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Scott Rao on V60 pourover

edited October 2017 in Other Brewing Methods
Heya guys, Scott Rao recently posted a video on his V60 method, it's really cool and very simple.

I actually gave it a try today (was inspired and did a quick roast up of some filter roast Yirg the other day), very easy method! I altered the parameters a little (360g water was too much to drink haha), but still kept the same ratio of coffee to water.

15.3g coffee, 250g water, brewed at about 96 degrees (was aiming for 97-98 degrees like Scott said in one of his comments below the vid but missed the boat). Brew finished at 2:20.

A little fast as I was aiming for at least 3 minutes total time (he didn't really give a set recommendation, between 2 and 4 minutes he said).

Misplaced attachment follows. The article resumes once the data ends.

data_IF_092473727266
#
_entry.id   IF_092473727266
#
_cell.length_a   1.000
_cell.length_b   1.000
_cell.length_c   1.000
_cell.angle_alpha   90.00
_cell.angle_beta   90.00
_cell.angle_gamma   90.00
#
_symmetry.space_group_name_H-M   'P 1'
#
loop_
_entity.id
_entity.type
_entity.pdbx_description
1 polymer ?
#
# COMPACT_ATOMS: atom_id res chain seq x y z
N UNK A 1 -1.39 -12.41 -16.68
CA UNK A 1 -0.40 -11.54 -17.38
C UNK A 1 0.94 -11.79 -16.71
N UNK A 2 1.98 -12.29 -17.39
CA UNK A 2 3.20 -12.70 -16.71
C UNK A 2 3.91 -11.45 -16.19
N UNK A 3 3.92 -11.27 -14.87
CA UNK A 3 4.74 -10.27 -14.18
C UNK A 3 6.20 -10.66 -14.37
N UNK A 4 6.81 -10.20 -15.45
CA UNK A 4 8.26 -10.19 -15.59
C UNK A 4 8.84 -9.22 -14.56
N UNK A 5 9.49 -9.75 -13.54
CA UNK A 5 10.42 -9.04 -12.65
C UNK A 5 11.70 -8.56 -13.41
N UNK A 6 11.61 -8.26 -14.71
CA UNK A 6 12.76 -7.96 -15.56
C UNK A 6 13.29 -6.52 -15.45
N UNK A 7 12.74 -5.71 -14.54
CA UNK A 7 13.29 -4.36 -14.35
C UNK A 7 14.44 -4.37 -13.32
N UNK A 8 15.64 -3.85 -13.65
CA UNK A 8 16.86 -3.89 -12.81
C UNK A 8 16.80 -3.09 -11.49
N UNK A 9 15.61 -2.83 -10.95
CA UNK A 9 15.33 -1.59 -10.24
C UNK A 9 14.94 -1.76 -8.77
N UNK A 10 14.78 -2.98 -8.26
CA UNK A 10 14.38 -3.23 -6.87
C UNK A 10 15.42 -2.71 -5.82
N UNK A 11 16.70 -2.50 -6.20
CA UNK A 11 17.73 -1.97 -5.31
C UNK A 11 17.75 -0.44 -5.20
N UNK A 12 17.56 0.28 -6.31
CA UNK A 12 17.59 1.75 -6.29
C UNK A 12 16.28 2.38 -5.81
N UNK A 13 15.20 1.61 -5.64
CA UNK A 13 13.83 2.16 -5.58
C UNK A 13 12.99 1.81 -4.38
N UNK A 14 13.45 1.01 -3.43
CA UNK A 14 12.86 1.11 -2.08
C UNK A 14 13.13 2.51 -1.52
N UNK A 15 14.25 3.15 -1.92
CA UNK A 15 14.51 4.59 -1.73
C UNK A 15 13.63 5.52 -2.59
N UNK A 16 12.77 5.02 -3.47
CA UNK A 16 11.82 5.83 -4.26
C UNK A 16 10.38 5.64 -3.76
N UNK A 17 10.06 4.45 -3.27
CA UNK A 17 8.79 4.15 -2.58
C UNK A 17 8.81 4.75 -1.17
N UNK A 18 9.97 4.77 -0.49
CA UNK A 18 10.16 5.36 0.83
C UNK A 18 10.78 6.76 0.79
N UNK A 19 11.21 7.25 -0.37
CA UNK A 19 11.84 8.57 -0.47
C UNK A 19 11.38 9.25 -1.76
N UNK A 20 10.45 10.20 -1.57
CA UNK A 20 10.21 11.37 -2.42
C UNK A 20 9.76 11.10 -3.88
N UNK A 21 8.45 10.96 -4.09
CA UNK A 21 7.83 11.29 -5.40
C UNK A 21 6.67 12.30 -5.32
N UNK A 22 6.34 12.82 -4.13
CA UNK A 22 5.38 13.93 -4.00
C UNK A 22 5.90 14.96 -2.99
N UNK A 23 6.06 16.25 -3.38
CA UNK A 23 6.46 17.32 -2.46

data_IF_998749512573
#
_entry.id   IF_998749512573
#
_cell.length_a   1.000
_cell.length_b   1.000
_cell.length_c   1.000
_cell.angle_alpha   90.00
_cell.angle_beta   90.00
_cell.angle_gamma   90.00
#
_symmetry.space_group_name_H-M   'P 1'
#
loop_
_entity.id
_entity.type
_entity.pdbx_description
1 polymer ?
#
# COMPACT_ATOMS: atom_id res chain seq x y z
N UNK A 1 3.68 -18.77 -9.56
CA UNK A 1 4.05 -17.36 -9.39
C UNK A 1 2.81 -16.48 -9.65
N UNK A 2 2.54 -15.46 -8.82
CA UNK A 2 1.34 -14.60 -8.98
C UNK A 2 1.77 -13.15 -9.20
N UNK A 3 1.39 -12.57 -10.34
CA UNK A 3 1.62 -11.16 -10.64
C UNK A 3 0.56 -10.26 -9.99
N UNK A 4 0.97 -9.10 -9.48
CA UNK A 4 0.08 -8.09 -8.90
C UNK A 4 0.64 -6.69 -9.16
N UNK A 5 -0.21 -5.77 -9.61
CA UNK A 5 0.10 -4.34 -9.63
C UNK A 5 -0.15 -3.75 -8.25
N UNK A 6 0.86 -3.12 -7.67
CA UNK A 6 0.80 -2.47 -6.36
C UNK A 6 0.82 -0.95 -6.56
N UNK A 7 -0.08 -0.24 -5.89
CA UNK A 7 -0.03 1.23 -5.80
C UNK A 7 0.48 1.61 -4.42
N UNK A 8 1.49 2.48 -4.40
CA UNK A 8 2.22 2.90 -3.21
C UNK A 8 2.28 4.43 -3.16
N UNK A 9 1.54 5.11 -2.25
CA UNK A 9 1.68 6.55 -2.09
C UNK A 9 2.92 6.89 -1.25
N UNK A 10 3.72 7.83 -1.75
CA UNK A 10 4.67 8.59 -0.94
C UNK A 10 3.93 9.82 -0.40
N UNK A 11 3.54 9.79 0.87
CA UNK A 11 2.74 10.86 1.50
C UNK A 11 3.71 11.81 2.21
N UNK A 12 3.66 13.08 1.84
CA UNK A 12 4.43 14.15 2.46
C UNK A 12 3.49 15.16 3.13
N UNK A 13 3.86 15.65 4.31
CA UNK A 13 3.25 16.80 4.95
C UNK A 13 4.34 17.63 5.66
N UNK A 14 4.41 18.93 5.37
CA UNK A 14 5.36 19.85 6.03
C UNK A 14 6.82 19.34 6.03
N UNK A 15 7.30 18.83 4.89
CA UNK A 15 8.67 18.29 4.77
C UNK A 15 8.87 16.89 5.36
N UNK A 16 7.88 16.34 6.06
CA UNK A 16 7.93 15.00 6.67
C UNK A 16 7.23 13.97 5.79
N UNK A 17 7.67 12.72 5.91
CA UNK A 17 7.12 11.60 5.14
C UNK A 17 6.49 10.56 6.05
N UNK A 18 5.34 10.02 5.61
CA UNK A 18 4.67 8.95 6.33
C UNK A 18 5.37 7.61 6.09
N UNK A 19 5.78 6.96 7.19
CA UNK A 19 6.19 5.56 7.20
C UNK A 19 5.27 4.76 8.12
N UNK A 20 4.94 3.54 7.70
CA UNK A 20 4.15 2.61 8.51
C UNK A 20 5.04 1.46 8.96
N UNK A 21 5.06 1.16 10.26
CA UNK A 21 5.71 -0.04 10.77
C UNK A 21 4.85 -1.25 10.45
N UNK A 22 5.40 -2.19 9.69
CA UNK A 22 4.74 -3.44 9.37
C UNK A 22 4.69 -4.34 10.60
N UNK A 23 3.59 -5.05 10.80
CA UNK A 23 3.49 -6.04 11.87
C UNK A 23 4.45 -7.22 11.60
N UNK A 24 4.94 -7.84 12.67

Initially a bit flat in flavour at higher temps.. So I resigned myself to maybe having to rest the coffee a bit more but as it cooled right down... WOWZA!! Peachy, smooth, creamy, caramelly.

I might still let the roast rest a bit longer (was about 1 and a half days post roast), and still grind finer to slow the flow rate, but super impressed!!

The ground were mostly flat at the end but still looked a little wavy (maybe I stirred too vigorously even though I purposely was less aggressive than usual), any tips guys on how you stir the grounds after the prewet/bloom? I'm just wanting to not disturb the level bed that early on, and don't want it to only level out at 1m:45s when you spin it.. (might have to watch the vid first to know what I'm talking about haha)